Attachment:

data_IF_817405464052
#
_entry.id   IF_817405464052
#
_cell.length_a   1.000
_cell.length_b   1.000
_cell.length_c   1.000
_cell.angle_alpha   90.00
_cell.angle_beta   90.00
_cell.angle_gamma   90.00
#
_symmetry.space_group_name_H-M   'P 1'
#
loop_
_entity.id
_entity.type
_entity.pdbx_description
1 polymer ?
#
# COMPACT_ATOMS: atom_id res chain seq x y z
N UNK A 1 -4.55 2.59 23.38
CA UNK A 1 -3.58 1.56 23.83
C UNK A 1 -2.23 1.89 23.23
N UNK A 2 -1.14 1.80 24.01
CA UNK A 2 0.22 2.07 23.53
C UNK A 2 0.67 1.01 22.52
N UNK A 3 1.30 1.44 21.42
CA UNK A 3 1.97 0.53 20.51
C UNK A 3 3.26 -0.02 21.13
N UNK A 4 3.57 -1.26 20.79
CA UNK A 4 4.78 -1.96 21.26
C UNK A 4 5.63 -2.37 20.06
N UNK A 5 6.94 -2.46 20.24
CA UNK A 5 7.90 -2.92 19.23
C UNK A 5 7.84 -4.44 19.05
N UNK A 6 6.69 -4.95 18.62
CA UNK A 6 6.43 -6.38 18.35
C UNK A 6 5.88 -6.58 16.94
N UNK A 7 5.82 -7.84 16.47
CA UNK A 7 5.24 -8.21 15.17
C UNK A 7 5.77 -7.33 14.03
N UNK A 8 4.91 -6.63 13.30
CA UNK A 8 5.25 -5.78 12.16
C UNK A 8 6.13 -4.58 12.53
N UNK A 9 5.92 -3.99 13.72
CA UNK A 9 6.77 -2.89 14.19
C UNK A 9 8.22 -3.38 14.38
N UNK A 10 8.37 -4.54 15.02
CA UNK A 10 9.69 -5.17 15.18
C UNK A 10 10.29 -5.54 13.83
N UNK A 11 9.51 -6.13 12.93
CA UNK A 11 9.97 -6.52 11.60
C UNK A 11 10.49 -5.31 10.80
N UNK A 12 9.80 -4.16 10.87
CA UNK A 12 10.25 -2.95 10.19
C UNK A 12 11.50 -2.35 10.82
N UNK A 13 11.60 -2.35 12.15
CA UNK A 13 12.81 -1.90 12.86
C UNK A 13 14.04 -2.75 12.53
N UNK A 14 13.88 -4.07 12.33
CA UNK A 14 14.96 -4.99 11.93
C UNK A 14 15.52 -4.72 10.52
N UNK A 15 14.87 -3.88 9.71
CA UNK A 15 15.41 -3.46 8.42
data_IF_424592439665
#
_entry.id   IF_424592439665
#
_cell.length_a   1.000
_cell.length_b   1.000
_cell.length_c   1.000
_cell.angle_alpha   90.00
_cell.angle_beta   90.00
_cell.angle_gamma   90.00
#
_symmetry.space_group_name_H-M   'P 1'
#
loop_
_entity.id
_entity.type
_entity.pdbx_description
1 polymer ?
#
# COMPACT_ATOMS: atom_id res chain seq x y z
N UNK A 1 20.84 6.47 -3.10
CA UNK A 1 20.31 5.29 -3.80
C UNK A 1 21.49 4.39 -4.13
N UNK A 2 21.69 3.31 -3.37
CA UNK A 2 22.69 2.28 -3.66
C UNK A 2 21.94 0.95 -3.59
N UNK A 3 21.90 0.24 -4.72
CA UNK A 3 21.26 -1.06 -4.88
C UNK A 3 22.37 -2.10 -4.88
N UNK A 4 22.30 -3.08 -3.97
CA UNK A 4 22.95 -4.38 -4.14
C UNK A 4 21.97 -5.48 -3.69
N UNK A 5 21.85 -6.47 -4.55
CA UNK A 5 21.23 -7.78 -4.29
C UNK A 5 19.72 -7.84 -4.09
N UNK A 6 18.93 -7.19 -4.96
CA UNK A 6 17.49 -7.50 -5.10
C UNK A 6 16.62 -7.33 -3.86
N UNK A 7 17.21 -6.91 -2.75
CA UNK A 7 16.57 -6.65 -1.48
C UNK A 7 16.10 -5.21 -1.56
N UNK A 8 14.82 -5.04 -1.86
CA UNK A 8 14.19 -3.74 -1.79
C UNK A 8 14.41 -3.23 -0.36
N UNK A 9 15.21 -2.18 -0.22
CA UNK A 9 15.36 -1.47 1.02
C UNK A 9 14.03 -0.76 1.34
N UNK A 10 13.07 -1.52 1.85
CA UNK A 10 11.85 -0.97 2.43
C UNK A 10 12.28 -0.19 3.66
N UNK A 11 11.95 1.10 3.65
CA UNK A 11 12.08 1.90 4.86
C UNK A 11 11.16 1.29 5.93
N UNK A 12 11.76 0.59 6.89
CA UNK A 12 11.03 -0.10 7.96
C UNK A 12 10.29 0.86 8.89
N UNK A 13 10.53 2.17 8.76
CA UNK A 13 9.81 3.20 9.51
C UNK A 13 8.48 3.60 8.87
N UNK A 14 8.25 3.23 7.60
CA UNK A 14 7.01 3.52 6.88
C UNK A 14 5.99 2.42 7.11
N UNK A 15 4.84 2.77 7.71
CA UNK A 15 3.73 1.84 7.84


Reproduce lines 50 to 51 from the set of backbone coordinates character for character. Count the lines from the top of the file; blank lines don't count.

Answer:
C UNK A 10 10.29 -5.54 13.83
N UNK A 11 9.51 -6.13 12.93